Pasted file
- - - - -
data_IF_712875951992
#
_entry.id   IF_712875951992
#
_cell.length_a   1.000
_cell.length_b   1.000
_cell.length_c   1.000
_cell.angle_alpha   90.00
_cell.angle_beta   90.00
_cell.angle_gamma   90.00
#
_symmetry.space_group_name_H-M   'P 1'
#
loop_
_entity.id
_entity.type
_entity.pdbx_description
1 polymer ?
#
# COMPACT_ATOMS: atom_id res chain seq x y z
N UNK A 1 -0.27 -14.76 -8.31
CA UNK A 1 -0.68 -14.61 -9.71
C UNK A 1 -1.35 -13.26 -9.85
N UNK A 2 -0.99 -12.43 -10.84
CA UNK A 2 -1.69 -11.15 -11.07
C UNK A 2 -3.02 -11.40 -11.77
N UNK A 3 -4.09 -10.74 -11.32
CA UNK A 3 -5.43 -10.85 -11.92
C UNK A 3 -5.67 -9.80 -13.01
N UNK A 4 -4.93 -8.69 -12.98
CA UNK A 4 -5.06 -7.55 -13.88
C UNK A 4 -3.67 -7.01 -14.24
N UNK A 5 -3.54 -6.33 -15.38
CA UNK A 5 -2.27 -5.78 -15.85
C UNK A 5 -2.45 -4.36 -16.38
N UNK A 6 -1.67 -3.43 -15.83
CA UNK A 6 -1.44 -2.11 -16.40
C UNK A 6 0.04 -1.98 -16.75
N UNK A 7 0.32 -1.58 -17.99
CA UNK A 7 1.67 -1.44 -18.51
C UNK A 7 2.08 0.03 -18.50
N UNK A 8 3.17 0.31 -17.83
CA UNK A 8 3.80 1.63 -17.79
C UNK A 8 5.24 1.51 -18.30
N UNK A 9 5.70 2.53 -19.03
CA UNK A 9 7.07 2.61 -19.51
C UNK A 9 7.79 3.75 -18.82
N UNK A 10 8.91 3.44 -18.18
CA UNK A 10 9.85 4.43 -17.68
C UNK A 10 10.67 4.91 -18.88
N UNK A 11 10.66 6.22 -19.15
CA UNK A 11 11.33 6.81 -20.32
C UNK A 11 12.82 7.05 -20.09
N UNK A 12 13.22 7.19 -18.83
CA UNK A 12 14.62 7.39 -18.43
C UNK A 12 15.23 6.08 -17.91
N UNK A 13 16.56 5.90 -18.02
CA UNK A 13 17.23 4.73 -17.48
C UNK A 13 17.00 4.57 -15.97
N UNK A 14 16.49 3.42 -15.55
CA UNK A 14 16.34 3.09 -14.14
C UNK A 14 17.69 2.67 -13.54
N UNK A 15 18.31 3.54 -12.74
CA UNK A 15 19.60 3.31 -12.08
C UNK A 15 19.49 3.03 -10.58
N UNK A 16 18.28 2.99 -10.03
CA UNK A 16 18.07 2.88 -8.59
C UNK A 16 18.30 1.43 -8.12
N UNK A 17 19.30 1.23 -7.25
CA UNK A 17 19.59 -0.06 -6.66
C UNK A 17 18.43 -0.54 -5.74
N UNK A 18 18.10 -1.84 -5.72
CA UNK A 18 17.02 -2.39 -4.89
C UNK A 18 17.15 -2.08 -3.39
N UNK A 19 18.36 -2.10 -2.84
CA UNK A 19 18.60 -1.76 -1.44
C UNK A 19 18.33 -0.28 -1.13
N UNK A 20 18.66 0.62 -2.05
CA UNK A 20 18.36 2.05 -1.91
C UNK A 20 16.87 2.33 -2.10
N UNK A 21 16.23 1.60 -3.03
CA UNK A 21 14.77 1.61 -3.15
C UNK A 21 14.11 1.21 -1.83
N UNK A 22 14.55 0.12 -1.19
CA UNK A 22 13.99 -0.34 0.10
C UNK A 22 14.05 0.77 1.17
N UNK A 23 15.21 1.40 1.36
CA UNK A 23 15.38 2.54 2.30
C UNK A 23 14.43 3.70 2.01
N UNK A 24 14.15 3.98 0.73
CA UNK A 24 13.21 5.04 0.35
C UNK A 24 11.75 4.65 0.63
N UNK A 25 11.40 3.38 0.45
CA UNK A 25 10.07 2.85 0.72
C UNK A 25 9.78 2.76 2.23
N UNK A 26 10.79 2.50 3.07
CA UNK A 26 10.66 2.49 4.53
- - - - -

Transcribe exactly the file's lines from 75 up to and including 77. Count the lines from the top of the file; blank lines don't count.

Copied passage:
N UNK A 19 18.36 -2.10 -2.84
CA UNK A 19 18.60 -1.76 -1.44
C UNK A 19 18.33 -0.28 -1.13